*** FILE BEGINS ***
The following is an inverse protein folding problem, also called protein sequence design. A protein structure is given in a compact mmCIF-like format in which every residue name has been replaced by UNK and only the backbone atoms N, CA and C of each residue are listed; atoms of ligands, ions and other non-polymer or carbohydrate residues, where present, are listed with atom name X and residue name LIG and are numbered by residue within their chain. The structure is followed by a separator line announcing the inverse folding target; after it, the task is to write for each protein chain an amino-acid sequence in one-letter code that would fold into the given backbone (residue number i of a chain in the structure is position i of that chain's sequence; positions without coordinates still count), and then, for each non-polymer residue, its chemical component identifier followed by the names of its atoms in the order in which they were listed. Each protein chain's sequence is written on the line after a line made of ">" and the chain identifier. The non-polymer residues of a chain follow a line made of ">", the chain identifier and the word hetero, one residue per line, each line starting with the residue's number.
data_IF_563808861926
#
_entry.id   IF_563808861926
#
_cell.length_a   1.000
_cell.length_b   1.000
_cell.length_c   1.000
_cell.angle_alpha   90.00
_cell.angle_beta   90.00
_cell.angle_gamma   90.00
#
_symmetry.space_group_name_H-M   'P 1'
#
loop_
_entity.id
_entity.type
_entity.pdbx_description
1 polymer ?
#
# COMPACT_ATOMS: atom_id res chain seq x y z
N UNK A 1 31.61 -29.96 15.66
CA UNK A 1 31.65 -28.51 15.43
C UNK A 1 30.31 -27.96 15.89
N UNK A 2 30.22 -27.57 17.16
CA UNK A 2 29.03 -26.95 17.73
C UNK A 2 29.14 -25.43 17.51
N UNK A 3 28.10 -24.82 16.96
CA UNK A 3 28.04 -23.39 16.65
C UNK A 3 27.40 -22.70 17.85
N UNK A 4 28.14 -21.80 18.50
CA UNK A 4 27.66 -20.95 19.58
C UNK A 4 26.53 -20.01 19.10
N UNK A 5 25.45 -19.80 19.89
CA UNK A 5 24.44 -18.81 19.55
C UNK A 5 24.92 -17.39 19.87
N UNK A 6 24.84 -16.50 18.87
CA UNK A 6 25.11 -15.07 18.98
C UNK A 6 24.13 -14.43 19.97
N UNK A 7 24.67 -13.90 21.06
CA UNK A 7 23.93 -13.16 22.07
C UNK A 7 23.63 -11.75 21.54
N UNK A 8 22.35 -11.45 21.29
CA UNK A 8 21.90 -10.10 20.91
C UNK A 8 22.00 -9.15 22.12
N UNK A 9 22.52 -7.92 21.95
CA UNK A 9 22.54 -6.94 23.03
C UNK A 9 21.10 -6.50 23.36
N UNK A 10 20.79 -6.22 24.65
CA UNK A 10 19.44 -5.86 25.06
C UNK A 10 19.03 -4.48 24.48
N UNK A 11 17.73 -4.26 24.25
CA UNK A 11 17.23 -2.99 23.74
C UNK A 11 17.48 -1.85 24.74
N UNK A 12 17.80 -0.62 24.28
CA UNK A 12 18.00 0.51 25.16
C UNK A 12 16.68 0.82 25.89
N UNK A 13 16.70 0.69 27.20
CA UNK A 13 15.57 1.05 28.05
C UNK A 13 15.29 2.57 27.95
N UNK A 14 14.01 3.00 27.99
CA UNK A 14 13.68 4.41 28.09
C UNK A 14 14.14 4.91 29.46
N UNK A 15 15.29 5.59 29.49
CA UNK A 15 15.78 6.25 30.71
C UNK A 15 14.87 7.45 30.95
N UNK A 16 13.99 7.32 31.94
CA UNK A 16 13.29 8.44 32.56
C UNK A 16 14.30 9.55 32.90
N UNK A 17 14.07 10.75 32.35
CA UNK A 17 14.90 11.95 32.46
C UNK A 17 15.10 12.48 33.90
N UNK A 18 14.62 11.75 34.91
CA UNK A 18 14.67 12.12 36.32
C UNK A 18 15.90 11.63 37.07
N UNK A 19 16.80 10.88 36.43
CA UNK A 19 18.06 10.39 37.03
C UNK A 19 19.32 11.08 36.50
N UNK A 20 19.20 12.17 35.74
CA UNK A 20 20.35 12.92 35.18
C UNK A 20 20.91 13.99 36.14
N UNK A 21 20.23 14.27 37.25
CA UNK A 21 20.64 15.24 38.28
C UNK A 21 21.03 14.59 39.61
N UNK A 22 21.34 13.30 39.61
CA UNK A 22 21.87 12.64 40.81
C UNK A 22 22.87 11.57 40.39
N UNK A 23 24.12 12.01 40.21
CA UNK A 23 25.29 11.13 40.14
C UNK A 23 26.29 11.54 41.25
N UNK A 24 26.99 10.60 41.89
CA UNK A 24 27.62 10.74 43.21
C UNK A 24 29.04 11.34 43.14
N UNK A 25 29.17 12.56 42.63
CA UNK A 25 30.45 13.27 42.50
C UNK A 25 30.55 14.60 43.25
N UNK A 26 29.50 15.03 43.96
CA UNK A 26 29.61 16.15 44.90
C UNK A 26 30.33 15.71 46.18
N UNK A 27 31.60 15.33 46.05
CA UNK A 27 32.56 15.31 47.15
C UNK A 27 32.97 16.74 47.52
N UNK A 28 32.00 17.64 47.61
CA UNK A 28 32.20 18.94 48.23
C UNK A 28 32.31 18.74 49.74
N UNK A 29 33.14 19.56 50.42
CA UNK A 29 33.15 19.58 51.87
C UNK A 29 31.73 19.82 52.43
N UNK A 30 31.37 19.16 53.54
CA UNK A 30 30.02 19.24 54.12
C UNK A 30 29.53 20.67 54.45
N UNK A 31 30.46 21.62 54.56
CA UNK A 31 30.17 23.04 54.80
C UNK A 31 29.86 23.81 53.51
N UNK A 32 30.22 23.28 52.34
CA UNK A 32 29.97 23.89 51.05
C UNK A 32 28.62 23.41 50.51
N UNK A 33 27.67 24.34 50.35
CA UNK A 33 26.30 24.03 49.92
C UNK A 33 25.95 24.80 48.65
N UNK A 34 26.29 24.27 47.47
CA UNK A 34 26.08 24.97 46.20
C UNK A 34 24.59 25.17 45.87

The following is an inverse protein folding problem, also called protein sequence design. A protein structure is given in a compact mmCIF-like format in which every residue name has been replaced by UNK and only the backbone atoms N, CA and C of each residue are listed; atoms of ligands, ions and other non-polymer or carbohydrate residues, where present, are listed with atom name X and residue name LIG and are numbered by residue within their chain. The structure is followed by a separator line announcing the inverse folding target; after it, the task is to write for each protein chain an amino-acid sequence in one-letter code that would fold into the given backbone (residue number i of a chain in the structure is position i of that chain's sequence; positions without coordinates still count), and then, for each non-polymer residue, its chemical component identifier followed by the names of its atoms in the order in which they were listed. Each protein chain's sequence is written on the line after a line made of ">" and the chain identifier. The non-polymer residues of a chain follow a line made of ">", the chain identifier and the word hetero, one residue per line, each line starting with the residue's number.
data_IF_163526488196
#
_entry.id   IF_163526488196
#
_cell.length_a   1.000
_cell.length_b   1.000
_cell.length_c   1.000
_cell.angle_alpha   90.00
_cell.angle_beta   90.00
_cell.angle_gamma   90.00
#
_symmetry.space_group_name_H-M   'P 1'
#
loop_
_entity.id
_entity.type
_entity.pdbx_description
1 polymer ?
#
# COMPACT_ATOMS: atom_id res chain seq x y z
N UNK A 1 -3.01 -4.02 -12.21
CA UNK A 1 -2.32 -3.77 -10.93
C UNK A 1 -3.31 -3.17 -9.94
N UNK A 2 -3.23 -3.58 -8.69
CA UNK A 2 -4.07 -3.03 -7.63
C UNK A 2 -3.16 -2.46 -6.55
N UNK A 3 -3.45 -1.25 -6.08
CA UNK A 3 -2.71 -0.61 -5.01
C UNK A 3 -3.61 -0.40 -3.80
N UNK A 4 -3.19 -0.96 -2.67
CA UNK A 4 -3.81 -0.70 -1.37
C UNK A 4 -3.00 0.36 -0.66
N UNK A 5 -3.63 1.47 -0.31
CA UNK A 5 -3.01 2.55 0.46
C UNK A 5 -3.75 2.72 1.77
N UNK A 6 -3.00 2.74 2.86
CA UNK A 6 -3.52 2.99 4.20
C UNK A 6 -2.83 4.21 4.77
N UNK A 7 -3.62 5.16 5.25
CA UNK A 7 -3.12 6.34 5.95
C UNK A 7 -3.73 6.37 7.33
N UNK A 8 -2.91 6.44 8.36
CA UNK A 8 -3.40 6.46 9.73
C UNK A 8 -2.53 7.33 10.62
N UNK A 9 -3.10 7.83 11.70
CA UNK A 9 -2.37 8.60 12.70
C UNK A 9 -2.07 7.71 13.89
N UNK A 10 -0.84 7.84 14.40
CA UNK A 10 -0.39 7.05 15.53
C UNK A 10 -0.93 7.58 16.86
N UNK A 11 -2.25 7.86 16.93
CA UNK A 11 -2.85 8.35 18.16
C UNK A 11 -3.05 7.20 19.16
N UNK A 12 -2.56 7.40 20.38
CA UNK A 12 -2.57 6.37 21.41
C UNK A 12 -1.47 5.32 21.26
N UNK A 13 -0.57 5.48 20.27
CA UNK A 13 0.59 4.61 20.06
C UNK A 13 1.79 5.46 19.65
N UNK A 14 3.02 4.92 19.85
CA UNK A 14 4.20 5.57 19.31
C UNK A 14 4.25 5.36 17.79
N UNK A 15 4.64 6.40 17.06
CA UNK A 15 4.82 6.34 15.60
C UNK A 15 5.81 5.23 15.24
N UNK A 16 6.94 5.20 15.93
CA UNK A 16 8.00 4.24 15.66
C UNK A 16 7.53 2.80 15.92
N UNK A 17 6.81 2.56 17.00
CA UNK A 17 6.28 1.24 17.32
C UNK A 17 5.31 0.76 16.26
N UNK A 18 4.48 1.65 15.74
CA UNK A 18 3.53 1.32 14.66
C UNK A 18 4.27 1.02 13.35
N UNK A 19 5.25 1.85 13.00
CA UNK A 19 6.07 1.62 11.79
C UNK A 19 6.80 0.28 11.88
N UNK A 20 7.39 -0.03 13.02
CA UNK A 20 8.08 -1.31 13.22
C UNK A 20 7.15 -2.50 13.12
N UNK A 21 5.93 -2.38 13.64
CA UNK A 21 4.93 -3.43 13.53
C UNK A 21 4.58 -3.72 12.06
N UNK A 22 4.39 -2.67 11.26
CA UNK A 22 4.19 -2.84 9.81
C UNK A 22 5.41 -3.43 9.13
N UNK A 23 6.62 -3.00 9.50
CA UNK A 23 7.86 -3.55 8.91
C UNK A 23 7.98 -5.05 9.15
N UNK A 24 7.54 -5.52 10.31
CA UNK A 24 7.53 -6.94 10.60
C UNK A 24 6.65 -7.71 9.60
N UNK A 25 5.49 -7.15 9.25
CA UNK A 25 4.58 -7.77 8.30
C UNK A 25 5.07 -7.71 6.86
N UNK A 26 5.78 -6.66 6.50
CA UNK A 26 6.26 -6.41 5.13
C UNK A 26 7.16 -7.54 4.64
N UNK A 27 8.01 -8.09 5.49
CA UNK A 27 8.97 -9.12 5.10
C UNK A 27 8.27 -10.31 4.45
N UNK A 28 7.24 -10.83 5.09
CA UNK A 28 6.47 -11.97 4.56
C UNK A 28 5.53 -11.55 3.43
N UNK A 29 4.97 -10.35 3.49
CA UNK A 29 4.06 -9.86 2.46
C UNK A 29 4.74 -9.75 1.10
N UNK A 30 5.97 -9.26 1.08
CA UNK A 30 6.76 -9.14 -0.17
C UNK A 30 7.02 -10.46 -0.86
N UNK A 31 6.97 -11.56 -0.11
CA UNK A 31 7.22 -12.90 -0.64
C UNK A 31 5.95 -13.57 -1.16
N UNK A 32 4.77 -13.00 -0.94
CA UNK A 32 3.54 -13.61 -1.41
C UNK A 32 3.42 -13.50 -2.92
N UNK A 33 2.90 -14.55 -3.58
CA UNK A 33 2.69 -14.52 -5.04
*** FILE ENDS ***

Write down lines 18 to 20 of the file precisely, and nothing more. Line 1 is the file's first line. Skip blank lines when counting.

_entity.pdbx_description
1 polymer ?
#